China to launch its new space station tonight: What you need to know – CNET

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The core module of the Chinese Space Station is scheduled to launch on April 28


CMS

Tianhe, the core module in China’s new, next-gen space station is scheduled to launch on Thursday, kickstarting 18 months of construction in low Earth orbit. Slated for completion in late 2022, the space base is designed as a scientific research outpost for China across the next decade.

Provided launch and the build all goes to plan, the station will become the 12th object humans have called home, in orbit, since Russia’s Salyut 1 in 1971. It will also become the only other operational space habitat outside of the ISS.

To the heavens

Why is China building a space station? Space science and human spaceflight capabilities, mostly, with a healthy side of geopolitics.

China has been barred from participating in missions to the International Space Station since 2011, after the US Congress passed a law preventing American contact with the Chinese space program, citing “national security” concerns. 

In September of that same year, China launched its own space station, Tiangong-1, which operated for a touch over four years before its service was ended. China’s space program conceded it lost control of the station in early 2016 and, two years later, it came crashing down, landing in the Pacific Ocean. A follow-up station, Tiangong-2, was launched in 2016 and deliberately deorbited in 2019. Both provided a test bed for the Chinese space station launching in April.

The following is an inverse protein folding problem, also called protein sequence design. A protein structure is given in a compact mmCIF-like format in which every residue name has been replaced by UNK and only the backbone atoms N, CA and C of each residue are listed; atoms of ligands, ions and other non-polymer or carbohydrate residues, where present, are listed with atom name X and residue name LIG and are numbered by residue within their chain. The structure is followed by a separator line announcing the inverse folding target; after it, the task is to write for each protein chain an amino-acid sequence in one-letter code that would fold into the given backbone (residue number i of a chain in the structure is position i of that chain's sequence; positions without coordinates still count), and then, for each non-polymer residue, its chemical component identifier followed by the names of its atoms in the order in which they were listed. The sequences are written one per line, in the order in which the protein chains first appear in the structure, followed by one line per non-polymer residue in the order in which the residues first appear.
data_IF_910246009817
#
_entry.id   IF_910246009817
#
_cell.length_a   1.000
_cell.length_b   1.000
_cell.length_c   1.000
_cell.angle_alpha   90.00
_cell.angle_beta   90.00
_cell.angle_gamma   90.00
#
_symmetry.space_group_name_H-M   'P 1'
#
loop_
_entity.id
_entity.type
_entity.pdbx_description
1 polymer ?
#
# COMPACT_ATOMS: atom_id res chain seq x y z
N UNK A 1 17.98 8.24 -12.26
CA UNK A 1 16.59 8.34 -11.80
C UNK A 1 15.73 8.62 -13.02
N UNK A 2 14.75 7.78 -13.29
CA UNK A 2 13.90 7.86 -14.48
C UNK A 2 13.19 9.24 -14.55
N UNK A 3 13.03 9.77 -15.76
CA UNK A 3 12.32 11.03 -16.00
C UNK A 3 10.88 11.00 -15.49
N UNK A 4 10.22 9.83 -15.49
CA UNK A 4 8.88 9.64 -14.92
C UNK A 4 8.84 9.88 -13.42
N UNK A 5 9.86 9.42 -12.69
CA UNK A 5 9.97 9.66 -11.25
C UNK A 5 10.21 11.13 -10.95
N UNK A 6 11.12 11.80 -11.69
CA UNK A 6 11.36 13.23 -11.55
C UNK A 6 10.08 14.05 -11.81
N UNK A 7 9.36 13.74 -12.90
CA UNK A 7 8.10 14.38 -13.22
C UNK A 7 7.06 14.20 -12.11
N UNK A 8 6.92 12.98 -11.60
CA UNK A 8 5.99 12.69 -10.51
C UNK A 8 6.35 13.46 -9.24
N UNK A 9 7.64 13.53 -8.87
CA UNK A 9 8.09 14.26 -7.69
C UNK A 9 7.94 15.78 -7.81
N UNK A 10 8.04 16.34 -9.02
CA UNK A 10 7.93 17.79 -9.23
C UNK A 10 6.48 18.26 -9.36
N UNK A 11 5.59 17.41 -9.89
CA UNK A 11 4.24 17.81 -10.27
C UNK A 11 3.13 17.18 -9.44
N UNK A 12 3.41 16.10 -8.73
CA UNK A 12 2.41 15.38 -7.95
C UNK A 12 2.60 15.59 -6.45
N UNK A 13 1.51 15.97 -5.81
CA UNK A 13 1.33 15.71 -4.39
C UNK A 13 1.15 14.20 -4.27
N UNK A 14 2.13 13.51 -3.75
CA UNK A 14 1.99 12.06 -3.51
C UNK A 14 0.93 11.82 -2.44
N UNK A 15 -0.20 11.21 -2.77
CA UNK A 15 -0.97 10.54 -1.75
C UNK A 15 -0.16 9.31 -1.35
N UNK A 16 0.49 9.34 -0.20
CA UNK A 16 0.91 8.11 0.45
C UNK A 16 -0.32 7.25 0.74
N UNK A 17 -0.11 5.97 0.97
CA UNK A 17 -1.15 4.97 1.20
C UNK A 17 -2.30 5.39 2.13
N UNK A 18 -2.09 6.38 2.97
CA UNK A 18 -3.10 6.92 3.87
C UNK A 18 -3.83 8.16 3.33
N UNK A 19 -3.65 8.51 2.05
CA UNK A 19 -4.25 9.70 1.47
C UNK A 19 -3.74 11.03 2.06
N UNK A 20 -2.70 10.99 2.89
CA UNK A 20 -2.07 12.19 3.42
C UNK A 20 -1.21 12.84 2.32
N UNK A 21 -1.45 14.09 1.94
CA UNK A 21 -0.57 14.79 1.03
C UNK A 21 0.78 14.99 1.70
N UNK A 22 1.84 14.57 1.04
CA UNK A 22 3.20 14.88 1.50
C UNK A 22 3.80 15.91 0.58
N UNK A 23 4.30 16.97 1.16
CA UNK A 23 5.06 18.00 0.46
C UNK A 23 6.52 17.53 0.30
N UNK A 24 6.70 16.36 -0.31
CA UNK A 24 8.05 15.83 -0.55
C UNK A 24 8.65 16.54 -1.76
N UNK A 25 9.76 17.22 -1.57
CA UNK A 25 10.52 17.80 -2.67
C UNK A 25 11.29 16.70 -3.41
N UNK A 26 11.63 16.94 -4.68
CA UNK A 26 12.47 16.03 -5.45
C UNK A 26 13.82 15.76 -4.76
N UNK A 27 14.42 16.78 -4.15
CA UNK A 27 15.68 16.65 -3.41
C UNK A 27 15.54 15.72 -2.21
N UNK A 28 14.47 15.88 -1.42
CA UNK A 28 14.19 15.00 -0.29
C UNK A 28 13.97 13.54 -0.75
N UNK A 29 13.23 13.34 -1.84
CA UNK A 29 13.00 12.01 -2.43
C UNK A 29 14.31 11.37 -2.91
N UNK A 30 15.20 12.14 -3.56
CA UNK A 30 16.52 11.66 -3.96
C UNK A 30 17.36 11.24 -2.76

When complete, the CSS will be a quarter of the size of the International Space Station and contain three-modules, with the ability to support three taikonauts — Chinese astronauts — for stays lasting up to six months. The station is expected to orbit at around 230 miles above the Earth, about 20 miles lower than the ISS, with the ability to move up and down in orbit as necessary.

Science in space

The core module, Tianhe, is approximately 55 feet long and weighs in at around 24 tons. Its chief purpose is to provide a living space and life support for taikonauts visiting the station. There is a backup module that can be flown in the event of a launch failure or problem, according to Andrew Jones, a journalist documenting the Chinese space program.

Throughout 2020 and 2021, China will fly up to 11 missions to construct the station in orbit. Eventually, Tianhe will be joined by two other modules, Wentian and Mengtian, where scientific research will take place. The laboratories will be kitted out with a range of “racks,” allowing experiments in material science, biotech, fluid physics and life sciences to be undertaken by station taikonauts. 

The station will feature five docking ports, allowing resupply missions and crewed flights in the future.

The China Manned Space Agency, along with the United Nations Office for Outer Space Affairs will also allow international experiments to fly on the CSS. Several experiments will look out at space and investigate phenomena like nebula and gamma-ray bursts. Others will examine how spaceflight conditions might affect DNA in cancerous organoids and bacterial growth.

The station’s construction was delayed slightly by a 2017 launch failure of the Long March 5B rocket, but China expects to complete the CSS by the end of 2022. 

How to watch the Tianhe launch live

The Tianhe core module is scheduled to depart from Wenchang Spacecraft Launch Site in Hainan, China, on top of a Long March 5B rocket at around 8 p.m. PT on April 28.  

China’s space agency is typically extremely quiet about its launches, but there may be some unofficial livestream options available on YouTube. Some Chinese state media services may run special programming approximately an hour before launch, too, like CGTN. Worth keeping an eye on those.

A livestream is below:

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